It is not all doom and gloom on the high street, though. There are a few bright spots too, as there is a steady flow of openings. For example, consumers are rediscovering their local retailers while there has been a mini boom in takeaway and pizza delivery shops. Additionally, there is rising demand for services such as tradesmen’s outlets, building products and locksmiths. These new units, welcome though they are, however, are dwarfed by the numbers closing. There is still a lot of pain to come for the retail sector; a lot of corporate restructuring and many more redundancies to come, despite the Chancellor’s laudable efforts on job protection.
From a performance measurement point of view, institutions, which are most likely to favour investment in city centre retailing units, are often not represented in neighbourhood shops and parades and so it is debateable whether valuation upticks in these local shops will work its way into the MSCI (IPD) indices.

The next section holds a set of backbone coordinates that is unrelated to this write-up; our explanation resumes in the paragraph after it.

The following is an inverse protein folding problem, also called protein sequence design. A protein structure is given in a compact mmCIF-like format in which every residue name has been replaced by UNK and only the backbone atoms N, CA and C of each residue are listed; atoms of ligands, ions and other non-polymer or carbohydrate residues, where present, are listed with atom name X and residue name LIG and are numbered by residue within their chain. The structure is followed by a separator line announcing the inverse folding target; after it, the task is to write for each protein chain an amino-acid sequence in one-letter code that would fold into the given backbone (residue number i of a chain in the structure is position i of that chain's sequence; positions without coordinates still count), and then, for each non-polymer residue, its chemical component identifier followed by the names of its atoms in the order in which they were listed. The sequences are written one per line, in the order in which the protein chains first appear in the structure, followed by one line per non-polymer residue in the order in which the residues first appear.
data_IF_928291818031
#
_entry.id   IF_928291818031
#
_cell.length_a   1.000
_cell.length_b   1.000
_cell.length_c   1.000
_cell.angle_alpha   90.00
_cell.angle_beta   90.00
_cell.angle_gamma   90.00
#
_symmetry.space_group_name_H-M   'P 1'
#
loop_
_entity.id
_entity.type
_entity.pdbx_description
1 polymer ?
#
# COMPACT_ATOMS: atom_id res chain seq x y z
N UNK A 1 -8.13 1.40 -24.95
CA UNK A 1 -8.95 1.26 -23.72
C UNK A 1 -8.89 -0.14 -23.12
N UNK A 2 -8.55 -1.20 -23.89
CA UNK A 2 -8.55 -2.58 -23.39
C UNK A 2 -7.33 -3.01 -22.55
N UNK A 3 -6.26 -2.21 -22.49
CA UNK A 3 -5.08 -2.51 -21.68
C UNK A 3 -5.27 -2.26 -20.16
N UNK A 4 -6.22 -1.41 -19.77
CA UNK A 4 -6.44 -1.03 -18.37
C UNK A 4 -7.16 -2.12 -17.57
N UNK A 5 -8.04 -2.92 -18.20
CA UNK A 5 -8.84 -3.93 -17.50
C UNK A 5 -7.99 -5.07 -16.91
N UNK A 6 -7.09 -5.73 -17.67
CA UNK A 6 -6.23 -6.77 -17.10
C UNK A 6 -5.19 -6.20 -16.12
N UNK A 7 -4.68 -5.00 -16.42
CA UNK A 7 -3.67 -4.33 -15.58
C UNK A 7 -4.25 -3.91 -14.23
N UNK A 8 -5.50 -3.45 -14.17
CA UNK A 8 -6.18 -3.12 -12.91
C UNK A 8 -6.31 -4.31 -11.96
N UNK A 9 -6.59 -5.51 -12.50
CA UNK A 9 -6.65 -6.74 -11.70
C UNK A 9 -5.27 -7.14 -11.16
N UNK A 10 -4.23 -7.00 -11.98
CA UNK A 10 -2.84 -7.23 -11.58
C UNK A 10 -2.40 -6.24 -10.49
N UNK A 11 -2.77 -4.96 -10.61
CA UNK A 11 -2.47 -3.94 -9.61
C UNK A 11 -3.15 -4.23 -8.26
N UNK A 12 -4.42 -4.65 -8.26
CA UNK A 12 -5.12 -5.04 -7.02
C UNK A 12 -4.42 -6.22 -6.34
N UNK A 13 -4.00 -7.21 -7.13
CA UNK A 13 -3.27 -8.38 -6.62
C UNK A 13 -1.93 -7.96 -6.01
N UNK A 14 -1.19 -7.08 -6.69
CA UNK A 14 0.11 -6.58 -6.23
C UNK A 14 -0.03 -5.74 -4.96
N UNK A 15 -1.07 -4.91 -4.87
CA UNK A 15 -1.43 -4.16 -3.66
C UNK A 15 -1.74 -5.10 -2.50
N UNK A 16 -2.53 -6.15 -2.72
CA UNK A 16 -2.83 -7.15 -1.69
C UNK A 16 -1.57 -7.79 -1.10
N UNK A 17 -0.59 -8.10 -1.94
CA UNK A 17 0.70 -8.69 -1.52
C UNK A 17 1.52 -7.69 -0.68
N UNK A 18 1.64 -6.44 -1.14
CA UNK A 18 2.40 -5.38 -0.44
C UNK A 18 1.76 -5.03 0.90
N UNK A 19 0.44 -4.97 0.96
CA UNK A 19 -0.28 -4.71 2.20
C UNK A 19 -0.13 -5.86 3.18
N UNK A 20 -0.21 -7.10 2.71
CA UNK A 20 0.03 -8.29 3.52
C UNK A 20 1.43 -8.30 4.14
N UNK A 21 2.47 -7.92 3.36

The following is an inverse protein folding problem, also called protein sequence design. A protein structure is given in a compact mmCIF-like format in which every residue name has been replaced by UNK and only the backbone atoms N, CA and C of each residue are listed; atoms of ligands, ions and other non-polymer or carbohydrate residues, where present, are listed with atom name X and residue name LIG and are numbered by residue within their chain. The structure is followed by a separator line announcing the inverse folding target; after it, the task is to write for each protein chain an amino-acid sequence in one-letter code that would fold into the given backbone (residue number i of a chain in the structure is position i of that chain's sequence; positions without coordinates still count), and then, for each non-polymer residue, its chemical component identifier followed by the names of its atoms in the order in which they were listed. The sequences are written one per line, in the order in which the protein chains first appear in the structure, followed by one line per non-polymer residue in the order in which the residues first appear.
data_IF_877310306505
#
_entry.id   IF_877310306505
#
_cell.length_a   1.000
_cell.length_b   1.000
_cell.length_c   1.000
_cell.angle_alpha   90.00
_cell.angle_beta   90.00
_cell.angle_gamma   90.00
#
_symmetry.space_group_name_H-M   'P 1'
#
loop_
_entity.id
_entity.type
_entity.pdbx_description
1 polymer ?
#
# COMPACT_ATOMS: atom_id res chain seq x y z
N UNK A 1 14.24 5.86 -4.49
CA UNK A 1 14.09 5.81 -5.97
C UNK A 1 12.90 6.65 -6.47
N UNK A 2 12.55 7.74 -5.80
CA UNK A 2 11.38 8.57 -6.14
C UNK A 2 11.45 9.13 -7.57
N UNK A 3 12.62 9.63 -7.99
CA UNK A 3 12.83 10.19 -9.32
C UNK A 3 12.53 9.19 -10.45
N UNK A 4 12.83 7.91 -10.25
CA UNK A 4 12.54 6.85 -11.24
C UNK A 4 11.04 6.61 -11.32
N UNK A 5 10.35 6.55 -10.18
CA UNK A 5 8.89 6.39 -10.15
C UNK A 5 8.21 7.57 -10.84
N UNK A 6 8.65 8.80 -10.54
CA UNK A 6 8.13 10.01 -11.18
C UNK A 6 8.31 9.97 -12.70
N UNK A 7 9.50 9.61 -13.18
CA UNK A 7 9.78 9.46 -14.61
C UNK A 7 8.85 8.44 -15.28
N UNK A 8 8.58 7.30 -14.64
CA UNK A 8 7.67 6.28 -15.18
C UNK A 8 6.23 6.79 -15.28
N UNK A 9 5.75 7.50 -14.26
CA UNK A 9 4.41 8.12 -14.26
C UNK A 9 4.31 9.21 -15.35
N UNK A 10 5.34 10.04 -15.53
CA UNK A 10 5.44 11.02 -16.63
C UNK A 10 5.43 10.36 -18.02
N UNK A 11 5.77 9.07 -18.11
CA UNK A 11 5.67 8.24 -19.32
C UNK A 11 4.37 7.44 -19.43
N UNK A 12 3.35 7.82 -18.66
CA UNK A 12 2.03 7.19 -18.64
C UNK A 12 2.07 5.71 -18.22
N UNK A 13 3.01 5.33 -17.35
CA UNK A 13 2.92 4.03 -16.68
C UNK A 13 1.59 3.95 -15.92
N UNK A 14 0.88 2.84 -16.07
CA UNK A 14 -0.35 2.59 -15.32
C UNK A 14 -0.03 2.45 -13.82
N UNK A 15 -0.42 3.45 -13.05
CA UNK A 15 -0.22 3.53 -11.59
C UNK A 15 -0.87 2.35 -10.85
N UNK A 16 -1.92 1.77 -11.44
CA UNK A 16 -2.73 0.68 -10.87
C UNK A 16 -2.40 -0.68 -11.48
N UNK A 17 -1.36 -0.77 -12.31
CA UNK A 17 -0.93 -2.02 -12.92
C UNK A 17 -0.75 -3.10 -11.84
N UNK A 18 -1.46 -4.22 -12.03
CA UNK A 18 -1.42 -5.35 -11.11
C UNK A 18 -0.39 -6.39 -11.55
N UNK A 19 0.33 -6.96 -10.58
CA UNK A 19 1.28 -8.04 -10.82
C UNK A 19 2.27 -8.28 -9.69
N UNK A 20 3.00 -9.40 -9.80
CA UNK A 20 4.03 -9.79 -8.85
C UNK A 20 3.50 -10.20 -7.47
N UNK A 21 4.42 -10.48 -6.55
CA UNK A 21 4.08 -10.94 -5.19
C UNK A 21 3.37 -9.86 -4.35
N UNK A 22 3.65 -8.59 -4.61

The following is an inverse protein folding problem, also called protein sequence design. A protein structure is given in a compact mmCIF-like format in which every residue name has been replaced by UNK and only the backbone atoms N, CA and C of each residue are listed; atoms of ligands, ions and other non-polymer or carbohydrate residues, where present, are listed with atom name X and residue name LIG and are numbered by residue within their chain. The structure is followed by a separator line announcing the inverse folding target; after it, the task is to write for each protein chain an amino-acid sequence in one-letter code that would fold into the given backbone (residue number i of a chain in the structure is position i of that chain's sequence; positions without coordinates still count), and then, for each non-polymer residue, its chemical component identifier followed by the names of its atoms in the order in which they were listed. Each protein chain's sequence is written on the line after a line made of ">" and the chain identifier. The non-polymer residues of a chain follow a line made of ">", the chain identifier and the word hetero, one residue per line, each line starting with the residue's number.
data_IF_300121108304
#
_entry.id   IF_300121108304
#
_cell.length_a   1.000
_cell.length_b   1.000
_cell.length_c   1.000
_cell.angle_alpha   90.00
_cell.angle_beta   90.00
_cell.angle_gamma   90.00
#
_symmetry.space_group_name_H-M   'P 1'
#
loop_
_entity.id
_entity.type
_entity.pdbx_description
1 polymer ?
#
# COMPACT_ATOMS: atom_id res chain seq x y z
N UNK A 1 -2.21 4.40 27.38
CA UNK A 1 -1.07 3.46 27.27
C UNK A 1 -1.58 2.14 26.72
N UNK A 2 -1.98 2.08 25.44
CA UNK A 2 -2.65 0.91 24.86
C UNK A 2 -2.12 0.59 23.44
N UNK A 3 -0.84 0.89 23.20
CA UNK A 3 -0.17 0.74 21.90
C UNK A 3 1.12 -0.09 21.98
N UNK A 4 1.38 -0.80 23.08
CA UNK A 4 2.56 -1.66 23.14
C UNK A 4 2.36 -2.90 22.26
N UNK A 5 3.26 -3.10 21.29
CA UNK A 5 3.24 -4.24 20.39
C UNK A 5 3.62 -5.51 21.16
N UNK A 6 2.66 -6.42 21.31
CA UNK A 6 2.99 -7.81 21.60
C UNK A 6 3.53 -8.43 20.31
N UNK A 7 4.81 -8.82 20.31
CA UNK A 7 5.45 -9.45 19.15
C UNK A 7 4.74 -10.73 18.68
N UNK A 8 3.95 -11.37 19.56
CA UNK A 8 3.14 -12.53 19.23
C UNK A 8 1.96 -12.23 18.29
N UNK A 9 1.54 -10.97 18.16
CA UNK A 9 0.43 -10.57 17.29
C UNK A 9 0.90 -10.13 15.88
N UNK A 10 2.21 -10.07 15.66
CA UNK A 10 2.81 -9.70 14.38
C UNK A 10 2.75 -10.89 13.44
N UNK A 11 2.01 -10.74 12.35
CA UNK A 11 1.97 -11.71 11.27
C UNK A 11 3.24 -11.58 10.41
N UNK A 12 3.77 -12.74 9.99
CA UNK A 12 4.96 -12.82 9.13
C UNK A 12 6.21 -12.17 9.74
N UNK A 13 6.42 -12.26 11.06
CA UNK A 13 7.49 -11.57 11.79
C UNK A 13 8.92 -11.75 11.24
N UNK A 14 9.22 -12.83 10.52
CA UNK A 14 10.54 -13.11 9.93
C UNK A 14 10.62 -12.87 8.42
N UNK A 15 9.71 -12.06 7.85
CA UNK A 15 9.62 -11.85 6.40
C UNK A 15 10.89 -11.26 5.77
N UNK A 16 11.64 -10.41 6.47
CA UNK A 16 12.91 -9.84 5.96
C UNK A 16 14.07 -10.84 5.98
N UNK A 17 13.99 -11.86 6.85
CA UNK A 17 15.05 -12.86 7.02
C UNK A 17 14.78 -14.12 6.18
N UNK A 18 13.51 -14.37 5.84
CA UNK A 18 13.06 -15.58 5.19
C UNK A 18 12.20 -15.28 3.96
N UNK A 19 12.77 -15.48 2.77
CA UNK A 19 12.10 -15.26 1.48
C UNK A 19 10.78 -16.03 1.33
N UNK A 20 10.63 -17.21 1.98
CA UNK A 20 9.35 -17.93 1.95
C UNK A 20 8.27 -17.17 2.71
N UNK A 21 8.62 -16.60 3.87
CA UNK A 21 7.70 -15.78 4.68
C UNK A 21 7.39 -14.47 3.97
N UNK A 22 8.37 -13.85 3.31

One of the success stories this year has been the growth of internet sales, though that of course has had negative implications for the high street. As retailers have been augmenting their online presence, there has been significant growth in retailer interest in distribution warehouses and also investment by these retailers in the final part of the supply chain known as the ‘last mile’. This is fuelling growth in these smaller distribution warehouses in suitable locations nearer the customer. It is no surprise that these parts of the commercial property market are presently the strongest. Average industrial values bucked the recent trend in Q3, posting an increase of 1.0%, the only sector to show an increase, with the sector back in growth after six months of decline.